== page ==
TikTok’s Australian Users Bailed When Its ‘Test’ Started: Report
TikTok’s controversial “test” in Australia has yielded a result – users ditched the platform.
The ByteDance-owned short-video streaming app last month confirmed an experiment that would limit the licensed music some users can experience on the app.
According to Bloomberg, which broke the story, TikTok lost Australian customers when it came to the crunch.
Leaning on data captured by research firm Data.ai, Bloomberg reports the number of TikTok users in Australia declined for three consecutive weeks after the test was initiated, and the “stickiness” – the amount of time spent on the app – also diminished.
“The number of users and sessions rebounded a bit in the fourth week, but remained below pre-test levels,” reports Bloomberg.
TikTok hasn’t commented on the results of its own experiment, which would appear to be a fact-finding mission to place a value on music.
Details on how many users would be targeted in the test, and which content would be zapped, weren’t disclosed. Though several tech writers have thoughts.
The test affects fewer than half of Australia-based accounts, and it doesn’t affect everyone in the same way, sources told Billboard’s Glenn Peoples.
Meanwhile, Bloomberg’s Lucas Shaw notes that some users couldn’t access most music distributed by the three major record labels — Universal Music, Sony Music and Warner Music — whereas others were “only missing smaller amounts”.
One thing that is certain is that the test was conducted.
“Over the coming weeks we will be running a test in Australia to analyse how music is accessed and used on the platform,” a rep for TikTok told The Music Network in a prepared statement.
“Not all music is included in this test and we do not expect it to impact everyone on TikTok.”
With the test “underway,” TikTok said it expected “that some of our users will not be able to access our full music and sounds library. For more than half of our community there will be no change to their experience and the test will not impact them.”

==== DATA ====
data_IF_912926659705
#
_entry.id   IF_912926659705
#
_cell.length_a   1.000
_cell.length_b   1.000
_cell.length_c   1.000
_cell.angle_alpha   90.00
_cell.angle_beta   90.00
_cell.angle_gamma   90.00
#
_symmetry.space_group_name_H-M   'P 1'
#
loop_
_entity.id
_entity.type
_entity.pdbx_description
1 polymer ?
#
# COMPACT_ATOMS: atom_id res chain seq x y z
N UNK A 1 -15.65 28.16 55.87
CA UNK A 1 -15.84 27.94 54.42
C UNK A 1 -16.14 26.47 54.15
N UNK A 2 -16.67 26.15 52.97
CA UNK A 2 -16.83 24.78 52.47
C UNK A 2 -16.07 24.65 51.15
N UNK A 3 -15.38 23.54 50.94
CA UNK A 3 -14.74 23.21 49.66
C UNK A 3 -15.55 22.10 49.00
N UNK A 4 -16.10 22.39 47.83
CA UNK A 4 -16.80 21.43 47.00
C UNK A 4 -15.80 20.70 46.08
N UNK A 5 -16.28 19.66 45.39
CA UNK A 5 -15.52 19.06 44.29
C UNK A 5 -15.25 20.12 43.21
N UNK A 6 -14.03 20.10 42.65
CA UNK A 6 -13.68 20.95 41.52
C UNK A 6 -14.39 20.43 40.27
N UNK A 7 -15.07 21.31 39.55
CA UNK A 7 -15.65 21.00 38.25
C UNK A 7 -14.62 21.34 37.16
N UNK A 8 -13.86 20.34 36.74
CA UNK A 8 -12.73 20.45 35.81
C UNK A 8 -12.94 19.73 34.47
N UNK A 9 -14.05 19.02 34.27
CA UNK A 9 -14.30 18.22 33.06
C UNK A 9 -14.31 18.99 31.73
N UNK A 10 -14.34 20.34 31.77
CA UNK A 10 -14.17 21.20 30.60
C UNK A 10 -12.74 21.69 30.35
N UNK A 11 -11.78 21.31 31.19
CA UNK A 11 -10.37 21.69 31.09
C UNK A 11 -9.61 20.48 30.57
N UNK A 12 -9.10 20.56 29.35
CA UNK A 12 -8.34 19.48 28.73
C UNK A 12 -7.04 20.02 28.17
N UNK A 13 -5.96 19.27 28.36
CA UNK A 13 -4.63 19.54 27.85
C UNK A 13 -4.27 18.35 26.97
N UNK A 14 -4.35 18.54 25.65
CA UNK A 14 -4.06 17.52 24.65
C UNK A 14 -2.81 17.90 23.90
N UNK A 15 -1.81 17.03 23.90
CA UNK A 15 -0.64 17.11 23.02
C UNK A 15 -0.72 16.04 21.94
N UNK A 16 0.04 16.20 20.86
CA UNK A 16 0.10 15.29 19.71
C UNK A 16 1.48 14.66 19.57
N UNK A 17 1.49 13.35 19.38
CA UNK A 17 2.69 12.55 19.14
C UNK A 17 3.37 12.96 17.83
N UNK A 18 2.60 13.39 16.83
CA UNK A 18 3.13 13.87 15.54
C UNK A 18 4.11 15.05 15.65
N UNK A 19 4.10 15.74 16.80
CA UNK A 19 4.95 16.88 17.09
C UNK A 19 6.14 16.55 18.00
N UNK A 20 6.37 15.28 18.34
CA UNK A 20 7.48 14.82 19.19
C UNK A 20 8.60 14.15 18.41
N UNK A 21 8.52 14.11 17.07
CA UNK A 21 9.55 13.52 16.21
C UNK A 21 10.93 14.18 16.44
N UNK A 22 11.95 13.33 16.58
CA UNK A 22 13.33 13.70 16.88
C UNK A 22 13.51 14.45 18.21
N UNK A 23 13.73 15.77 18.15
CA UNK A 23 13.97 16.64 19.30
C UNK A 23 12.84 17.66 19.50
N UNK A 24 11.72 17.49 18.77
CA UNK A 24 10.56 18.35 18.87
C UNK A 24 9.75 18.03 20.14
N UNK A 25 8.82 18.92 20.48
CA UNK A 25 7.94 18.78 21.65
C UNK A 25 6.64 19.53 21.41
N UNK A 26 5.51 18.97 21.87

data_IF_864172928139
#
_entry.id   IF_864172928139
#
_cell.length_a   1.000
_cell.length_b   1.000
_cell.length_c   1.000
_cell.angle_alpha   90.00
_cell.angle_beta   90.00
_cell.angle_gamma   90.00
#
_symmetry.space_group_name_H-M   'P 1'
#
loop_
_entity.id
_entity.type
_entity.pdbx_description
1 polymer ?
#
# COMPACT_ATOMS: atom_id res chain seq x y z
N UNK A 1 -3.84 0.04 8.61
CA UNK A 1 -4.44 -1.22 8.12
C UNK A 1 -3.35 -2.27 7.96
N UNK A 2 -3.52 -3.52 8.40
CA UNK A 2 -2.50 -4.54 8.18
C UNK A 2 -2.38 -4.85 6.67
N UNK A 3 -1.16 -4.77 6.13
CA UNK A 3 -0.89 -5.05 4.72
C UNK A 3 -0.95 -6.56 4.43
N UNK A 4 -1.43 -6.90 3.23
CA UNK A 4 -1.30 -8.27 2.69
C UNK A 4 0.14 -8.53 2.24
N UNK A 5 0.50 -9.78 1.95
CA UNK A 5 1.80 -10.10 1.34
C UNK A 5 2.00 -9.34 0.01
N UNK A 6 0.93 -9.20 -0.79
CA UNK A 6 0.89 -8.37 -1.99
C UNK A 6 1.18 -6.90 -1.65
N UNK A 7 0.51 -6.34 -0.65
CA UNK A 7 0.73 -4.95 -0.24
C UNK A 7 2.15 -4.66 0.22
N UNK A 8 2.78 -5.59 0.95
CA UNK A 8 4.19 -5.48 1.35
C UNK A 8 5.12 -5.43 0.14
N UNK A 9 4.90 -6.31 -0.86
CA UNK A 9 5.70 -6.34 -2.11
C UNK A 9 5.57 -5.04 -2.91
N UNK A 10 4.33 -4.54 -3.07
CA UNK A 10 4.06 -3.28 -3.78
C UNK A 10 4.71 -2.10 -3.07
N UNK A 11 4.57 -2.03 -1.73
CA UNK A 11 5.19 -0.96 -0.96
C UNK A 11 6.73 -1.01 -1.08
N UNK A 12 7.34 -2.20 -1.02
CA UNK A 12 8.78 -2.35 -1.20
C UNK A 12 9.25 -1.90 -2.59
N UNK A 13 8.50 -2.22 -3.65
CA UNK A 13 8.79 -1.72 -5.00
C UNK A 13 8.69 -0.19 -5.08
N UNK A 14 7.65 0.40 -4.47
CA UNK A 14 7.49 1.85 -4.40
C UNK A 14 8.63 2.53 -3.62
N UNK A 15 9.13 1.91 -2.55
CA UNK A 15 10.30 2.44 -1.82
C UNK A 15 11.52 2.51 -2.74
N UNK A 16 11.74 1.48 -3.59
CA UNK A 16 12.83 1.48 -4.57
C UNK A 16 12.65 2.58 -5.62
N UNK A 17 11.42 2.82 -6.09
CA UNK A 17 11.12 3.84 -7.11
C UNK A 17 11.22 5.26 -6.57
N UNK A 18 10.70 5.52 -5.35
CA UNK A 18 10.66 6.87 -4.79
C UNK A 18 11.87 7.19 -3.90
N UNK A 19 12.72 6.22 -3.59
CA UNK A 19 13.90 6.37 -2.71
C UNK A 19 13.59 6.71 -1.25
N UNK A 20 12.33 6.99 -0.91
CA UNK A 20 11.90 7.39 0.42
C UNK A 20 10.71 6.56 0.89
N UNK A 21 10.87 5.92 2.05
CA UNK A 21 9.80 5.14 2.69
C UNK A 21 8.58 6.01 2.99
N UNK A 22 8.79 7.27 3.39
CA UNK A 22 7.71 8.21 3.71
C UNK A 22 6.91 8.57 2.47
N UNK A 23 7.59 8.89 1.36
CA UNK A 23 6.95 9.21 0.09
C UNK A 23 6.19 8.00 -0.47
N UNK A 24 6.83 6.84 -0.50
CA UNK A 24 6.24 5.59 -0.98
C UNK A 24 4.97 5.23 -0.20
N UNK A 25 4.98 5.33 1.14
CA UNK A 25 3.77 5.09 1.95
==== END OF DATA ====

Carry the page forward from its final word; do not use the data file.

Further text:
ARIA stepped in, as the trade body’s CEO Annabelle Herd called for TikTok to end its test “immediately and restore music access to all users and creators.”
TikTok says one thing, does another. “This is despite the fact that in 2021 TikTok’s global head of music, Ole Obermann, said: ‘Music is at the heart of the TikTok experience.’” This “test,” added Herd, “is presented as an effort to analyse, improve and enhance the platform’s wider sound library, but as little as five months ago, TikTok’s chief operating officer Vanessa Pappas said that 80% of content consumed on TikTok is programmed by algorithms.”
If this is the case, Herd explained, “then it’s difficult to trust that this is a true test. TikTok can set its Australian algorithm upfront to – within parameters they define – deliver the results they want.”
Earlier this month, British MP Damian Collins MP added his voice to the chorus of criticism.
Collins, who served briefly last year as a minister in the U.K. government’s Department For Digital, Culture, Media & Sport wrote an op-ed in The Telegraph in which he put TikTok on blast, and warned of its “iron grip” on the global creator community.
TikTok “is trying to cut artists out of the equation, launching a new trial in Australia which is silencing creators in favour of its own self-interests,” he wrote.
Not only is this “action disruptive to huge numbers of local users,” the Tory MP continued, “but it presents a considerable threat to the creative community around the world”.
TikTok has other problems on its plate. In the United States, several members of Congress for the federal government are calling for the app to be banned, amid and reports that the Biden administration wants the company sold, citing national security concerns.
ByteDance bought Musical.ly, the precursor to TikTok, in 2017 and relaunched the app the following year.